” … as far as the propositions of mathematics refer to reality, they are not certain; and as far as they are certain, they do not refer to reality.”
Essentially, synthetic data technology empowers practitioners to effortlessly fabricate the data they seek, instantly and abundantly, customized to their exact specifications. For example, a manufacturing company is implementing a new process that requires a lot of experimentation. Running such tests demands significant resources in terms of time and money, particularly when our aim is to ensure the seamless functionality of these implementations. The use of synthetic data can help reduce this effort, speeding up the go-to-market strategy. This way, it looks like the use of synthetic data is the silver bullet for any business.
But there are some critics who, in the absence of enough successful business cases, claim that this technology has some issues. They claim that one of the most important insights of data analysis is estimating the uncertainty associated with our conclusions, which can be influenced by the amount of data available. Thus, introducing synthetic data might artificially enhance our confidence in our analysis, leading us to make wrong decisions.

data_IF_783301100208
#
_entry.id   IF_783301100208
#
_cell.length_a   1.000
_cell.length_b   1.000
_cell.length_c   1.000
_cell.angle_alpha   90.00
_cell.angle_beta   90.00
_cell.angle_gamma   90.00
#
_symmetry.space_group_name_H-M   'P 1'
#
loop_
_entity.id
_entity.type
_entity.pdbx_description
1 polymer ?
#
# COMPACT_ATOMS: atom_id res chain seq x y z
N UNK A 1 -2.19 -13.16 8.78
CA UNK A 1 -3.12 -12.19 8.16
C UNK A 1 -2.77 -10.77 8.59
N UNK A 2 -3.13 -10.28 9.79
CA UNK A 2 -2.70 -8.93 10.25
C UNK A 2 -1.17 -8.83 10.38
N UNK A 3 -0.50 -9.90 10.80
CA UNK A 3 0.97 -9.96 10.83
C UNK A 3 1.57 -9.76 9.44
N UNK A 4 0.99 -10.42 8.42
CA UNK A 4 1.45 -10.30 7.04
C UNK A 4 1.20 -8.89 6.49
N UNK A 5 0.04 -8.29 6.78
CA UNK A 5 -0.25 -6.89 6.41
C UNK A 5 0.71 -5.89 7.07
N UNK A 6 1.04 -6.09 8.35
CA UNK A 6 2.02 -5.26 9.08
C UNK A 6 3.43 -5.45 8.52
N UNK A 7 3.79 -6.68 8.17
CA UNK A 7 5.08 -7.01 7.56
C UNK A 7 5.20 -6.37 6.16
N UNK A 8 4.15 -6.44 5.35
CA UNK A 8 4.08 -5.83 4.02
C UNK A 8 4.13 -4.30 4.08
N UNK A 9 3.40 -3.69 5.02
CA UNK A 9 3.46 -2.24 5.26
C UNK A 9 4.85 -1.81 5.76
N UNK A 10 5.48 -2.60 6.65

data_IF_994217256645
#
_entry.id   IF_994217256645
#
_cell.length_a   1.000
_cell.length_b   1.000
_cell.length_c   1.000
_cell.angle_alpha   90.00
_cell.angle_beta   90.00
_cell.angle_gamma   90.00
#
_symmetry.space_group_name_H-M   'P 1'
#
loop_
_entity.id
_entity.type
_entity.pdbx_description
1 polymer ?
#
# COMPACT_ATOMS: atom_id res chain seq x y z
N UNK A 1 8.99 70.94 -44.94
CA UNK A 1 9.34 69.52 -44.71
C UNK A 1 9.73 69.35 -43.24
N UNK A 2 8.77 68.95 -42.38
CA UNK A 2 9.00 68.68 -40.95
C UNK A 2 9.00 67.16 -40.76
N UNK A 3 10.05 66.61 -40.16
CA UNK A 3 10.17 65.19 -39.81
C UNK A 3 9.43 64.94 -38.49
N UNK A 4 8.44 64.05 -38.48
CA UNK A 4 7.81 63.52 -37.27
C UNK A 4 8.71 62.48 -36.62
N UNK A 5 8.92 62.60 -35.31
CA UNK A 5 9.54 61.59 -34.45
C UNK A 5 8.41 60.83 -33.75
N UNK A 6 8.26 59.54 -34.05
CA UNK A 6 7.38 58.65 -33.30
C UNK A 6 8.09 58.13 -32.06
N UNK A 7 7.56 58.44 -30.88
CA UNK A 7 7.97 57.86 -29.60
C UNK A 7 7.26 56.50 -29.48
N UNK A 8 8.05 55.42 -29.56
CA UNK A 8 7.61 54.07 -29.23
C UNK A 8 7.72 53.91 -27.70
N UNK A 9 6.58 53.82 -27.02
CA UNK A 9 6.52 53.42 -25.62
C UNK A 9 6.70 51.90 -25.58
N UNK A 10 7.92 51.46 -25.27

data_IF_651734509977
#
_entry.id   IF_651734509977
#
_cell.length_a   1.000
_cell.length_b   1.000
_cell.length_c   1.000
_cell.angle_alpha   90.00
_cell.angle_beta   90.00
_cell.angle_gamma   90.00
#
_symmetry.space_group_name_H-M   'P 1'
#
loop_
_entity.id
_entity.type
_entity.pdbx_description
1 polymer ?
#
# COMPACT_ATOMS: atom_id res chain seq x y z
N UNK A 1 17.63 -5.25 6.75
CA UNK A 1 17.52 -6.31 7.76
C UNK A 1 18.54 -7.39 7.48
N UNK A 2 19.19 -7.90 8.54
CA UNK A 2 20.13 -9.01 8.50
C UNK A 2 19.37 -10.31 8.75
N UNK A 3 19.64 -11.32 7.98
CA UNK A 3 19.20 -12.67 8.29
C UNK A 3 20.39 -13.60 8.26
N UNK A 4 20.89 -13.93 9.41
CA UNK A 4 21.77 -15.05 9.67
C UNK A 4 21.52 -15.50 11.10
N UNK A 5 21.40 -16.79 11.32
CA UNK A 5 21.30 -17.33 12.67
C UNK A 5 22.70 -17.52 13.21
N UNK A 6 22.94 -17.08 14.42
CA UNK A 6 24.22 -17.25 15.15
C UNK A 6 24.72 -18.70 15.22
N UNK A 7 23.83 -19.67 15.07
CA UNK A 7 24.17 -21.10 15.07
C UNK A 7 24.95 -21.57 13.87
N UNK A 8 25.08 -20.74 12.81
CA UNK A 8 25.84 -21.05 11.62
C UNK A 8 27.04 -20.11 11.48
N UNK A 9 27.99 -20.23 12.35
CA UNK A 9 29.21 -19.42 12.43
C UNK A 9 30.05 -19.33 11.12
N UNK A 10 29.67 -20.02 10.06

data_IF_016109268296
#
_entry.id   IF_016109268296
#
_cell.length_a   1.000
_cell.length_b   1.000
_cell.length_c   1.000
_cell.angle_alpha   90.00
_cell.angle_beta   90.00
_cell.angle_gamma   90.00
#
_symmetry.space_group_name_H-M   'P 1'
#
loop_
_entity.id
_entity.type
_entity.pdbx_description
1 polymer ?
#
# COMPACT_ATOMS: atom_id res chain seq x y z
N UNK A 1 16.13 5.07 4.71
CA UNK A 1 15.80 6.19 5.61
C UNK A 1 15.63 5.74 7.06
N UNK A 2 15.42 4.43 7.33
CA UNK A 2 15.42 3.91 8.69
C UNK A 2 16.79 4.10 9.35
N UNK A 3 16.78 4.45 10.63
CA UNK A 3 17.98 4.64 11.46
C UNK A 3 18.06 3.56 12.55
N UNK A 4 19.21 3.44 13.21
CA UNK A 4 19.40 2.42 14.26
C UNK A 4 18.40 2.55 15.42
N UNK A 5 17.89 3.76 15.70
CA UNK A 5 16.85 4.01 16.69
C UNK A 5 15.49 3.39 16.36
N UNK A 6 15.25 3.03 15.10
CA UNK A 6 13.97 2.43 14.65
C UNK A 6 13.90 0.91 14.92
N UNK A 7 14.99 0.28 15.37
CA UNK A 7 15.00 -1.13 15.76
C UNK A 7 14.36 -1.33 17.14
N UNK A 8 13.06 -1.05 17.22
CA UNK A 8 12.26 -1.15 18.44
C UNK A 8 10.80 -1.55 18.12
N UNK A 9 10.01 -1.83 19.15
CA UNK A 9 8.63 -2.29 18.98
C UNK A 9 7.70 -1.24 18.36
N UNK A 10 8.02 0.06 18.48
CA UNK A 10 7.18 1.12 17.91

Uncertainty has been the cornerstone of decision sciences for years, to the point that it has cornered such basic concepts as the study of the nature of the data or the understanding of its underlying global structure. For this reason, modern mathematicians and data scientists are moving to a new approach based on a basic idea: data has shape, and shape has meaning. And this meaning is at least as valuable as the uncertainty associated with its use.
As a conclusion, embracing novel perspectives on data is acute in our quest to adopt new opportunities like synthetic data in our decision-making processes.